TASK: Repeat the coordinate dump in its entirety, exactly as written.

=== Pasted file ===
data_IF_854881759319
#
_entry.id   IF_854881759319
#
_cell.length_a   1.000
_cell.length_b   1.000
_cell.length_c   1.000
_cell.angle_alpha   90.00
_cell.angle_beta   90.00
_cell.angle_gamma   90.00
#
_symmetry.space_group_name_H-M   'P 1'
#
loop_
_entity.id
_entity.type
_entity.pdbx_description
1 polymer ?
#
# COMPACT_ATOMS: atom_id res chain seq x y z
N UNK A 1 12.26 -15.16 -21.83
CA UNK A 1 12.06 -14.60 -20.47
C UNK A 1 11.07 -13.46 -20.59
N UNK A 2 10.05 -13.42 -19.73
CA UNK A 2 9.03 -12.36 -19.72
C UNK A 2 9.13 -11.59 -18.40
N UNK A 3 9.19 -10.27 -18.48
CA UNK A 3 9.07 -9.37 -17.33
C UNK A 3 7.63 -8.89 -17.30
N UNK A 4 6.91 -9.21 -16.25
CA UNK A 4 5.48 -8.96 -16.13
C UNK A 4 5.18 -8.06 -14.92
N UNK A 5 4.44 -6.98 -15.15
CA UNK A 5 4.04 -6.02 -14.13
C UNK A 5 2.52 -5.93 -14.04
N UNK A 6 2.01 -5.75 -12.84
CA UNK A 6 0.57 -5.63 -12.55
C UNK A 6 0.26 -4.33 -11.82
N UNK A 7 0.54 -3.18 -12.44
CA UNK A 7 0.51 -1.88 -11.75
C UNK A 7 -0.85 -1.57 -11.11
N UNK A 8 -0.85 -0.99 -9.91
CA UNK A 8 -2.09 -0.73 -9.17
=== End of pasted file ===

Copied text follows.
data_IF_854881759319
#
_entry.id   IF_854881759319
#
_cell.length_a   1.000
_cell.length_b   1.000
_cell.length_c   1.000
_cell.angle_alpha   90.00
_cell.angle_beta   90.00
_cell.angle_gamma   90.00
#
_symmetry.space_group_name_H-M   'P 1'
#
loop_
_entity.id
_entity.type
_entity.pdbx_description
1 polymer ?
#
# COMPACT_ATOMS: atom_id res chain seq x y z
N UNK A 1 12.26 -15.16 -21.83
CA UNK A 1 12.06 -14.60 -20.47
C UNK A 1 11.07 -13.46 -20.59
N UNK A 2 10.05 -13.42 -19.73
CA UNK A 2 9.03 -12.36 -19.72
C UNK A 2 9.13 -11.59 -18.40
N UNK A 3 9.19 -10.27 -18.48
CA UNK A 3 9.07 -9.37 -17.33
C UNK A 3 7.63 -8.89 -17.30
N UNK A 4 6.91 -9.21 -16.25
CA UNK A 4 5.48 -8.96 -16.13
C UNK A 4 5.18 -8.06 -14.92
N UNK A 5 4.44 -6.98 -15.15
CA UNK A 5 4.04 -6.02 -14.13
C UNK A 5 2.52 -5.93 -14.04
N UNK A 6 2.01 -5.75 -12.84
CA UNK A 6 0.57 -5.63 -12.55
C UNK A 6 0.26 -4.33 -11.82
N UNK A 7 0.54 -3.18 -12.44
CA UNK A 7 0.51 -1.88 -11.75
C UNK A 7 -0.85 -1.57 -11.11
N UNK A 8 -0.85 -0.99 -9.91
CA UNK A 8 -2.09 -0.73 -9.17